The east side of Mews Hall's first floor has the capacity to house approximately 30 students, and is the new location of the Loving House.

Sun File Photo

The east side of Mews Hall's first floor has the capacity to house approximately 30 students, and is the new location of the Loving House.

August 27, 2018

University to Offer LGBTQ+ Housing Starting Fall 2019 in Mews Hall

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The University agreed to open a LGBTQ+ housing option within Mews Hall on North Campus in Fall 2019.

Vice President Ryan Lombardi’s decision, taken on Aug. 2, seconded a student-staffed committee’s recommendation, taking one step closer to fulfilling a 25-year old vision for housing catering to the LGBTQ+ community.

The LGBTQ+ housing option — called the “Loving House” by its advocates in the Student Assembly — will begin looking for its inaugural residents this fall as the room selection process for the 2019-20 academic year begins. The housing option will cost a programming fee of $30 for in-house residents and $15 for out-of-house members, in addition to the rent cost. That price tag is less than the activity fees charged by all other program houses — except for the Language House — which range between $40 and $110.

The committee, convened after President Martha Pollack gave a “supportive” response in March to a November S.A. resolution calling for the housing option, met with a group of administrators late last semester to “submit a proposal detailing some foundational elements of the Loving House,” according to Ian Wallace ’20, S.A. LGBTQ+ liaison at-large. Lombardi affirmatively responded to the proposal earlier this month, according to documents he shared with The Sun.

Specifically, Lombardi accepted the committee’s proposal of converting the “first floor (east side)” of Mews Hall and transforming it into the LGBTQ+ housing space.

The maximum capacity of 122 Edgemoor, the site originally proposed for the “Love House,” is only 22 students. In contrast, Mews Hall, one of the newest residential buildings on campus, has the capacity to house a maximum of 62 students on each floor. However, as the LGBTQ+ housing will be located only the east side of the first floor, it is unclear exactly how many students will have access to the housing option.

“During committee deliberations it was established that Edgemoor is not an accessible building,” Wallace said. “One of the administrators on the committee proposed Mews since it has much more accessible facilities. In the end the committee was pretty united on recommending that the Loving House be located in Mews.”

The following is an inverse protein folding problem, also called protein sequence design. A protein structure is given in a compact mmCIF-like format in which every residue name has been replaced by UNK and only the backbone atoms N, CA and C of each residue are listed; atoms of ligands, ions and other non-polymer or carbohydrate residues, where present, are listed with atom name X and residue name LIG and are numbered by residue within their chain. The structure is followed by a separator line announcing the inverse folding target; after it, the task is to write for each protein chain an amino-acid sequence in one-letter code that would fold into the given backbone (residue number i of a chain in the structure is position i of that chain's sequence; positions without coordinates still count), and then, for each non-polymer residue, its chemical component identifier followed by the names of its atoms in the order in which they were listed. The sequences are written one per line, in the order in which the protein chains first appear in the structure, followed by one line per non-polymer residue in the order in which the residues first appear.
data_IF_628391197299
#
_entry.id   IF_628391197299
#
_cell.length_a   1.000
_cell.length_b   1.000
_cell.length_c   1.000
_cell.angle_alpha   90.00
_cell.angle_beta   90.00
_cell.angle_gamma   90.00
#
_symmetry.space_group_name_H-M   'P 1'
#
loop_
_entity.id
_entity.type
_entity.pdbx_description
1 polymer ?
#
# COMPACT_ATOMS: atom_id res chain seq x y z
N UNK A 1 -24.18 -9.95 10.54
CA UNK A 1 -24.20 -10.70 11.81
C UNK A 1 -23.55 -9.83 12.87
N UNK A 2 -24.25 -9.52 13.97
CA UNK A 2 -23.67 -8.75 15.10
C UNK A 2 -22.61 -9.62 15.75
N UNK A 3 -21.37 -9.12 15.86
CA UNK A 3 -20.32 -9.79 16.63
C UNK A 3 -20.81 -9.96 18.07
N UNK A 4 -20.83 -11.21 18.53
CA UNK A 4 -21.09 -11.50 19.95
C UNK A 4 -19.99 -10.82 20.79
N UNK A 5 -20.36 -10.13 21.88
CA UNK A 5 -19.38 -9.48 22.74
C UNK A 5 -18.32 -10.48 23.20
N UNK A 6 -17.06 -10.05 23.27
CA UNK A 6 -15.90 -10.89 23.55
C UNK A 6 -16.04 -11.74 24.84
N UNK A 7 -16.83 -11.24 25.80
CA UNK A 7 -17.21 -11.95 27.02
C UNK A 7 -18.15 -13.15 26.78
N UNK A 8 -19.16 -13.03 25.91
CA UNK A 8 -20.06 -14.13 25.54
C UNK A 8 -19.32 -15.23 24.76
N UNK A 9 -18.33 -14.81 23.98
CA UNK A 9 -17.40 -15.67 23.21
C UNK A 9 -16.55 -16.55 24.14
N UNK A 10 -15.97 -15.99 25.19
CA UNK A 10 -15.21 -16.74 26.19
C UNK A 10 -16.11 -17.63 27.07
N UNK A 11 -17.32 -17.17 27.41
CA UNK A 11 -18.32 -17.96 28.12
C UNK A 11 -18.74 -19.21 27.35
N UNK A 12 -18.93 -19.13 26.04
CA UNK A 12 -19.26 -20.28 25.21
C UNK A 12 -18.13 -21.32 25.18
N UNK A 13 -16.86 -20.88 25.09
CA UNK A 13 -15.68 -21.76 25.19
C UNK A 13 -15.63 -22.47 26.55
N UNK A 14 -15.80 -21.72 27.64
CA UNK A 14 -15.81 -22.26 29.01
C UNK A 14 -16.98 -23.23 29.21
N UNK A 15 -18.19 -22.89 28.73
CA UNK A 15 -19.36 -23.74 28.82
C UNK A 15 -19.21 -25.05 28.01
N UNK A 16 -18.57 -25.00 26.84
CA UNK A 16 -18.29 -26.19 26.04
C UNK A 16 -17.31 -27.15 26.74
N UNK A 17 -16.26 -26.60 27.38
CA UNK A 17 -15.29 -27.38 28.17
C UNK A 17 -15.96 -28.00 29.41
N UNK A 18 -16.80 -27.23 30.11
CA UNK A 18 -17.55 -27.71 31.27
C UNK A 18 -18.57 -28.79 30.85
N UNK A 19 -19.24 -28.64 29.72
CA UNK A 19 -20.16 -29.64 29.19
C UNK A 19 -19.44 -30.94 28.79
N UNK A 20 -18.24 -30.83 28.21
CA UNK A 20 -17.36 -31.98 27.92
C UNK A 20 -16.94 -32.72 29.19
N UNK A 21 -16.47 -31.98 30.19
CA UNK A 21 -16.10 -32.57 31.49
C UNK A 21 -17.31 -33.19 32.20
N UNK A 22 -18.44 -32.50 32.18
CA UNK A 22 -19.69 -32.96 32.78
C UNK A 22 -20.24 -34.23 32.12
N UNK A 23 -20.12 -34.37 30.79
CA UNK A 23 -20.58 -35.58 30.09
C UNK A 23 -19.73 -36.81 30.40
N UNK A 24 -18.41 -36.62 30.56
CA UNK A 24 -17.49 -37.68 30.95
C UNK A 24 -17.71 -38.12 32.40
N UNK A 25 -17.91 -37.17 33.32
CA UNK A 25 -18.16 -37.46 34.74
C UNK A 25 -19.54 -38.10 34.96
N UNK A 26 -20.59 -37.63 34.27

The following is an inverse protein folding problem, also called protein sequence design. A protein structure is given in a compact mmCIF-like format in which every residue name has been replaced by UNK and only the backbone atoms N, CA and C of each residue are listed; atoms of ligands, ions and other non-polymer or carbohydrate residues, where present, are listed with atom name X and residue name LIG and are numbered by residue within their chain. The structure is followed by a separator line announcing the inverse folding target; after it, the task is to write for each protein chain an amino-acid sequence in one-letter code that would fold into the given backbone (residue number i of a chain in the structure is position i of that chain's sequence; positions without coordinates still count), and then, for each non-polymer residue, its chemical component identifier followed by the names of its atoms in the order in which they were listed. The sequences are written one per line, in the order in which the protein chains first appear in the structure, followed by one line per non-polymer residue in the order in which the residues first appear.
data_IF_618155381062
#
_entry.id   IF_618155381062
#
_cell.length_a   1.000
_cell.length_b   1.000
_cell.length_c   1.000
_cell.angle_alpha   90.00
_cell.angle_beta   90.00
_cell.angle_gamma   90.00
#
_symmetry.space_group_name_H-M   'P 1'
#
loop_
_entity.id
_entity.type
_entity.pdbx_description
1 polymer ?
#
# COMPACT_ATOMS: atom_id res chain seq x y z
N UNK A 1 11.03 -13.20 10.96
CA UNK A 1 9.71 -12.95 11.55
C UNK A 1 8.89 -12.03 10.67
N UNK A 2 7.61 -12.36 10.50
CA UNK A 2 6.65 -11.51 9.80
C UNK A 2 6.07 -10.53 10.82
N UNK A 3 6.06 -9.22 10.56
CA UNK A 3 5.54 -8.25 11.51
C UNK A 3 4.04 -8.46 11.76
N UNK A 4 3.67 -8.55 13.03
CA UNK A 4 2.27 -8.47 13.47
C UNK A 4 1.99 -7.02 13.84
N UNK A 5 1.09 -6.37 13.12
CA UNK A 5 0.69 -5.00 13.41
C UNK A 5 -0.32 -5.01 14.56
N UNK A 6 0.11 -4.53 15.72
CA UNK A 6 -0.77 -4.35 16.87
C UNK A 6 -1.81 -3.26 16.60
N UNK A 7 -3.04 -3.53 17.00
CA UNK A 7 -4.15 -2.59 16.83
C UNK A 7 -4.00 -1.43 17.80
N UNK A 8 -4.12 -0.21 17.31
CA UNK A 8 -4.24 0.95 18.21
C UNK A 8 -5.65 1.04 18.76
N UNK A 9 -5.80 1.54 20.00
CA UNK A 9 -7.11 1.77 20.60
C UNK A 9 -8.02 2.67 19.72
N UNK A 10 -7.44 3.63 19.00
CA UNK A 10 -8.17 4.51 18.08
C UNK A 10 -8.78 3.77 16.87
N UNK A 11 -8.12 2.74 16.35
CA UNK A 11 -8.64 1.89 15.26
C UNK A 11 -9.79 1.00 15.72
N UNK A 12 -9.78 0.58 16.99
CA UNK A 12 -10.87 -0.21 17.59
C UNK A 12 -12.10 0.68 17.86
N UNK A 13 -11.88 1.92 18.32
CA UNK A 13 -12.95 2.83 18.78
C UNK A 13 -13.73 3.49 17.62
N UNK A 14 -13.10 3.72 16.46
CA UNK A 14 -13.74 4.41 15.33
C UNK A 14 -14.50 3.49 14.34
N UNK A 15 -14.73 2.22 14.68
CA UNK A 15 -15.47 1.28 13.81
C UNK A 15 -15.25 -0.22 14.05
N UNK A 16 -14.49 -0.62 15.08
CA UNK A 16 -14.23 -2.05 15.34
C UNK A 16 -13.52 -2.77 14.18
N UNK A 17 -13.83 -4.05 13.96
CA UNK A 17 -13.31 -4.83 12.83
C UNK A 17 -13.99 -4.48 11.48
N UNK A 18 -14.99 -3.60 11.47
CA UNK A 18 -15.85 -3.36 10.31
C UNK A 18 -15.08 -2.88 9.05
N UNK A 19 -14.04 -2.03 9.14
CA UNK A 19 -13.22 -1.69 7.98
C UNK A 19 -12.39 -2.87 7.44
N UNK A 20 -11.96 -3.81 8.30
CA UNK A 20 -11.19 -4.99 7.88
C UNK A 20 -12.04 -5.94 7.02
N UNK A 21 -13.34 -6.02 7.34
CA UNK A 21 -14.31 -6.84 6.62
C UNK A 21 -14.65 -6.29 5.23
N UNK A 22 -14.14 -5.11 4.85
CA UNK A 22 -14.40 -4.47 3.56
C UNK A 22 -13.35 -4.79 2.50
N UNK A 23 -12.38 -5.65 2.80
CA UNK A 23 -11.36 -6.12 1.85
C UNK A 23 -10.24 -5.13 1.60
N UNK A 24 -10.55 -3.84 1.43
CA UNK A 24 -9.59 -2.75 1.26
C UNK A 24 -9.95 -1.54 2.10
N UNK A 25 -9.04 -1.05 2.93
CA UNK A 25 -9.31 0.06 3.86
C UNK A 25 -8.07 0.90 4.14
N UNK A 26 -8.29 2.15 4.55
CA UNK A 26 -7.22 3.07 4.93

Lombardi wrote that he accepts the committee’s suggestion that the complex’s residential hall director and residential advisors “should be closely aligned and familiar with resources available and training necessary to support LGBTQIA+ students.”

He further added that these residential staff should coordinate with the LGBT Resource Center in reviewing residential applications, creating programming and other matters.

To meet the goal of opening the house by Fall 2019, Lombardi called for the creation of “an inclusive steering committee” co-chaired by members of the residential programs and the Dean of Students Office, which will be tasked with helping to implement the residence plan over the next academic year.

“The previous committee focused more on logistics and location, whereas the new one will focus more on the function of the house and what roles the RA and RD will take,” Wallace wrote in an email to The Sun.

The University shot down two resolutions calling for the establishment of a similar housing option catering to gender minorities, 25 years ago, citing concerns that it may negatively affect the campus climate.

“When I found the original [1993] proposal in the archives, I saw how much and how little has changed since the 1990s,” Wallace previously told The Sun. “Queer people still face a lot of discomfort in their living arrangements. I’ve experienced this firsthand.”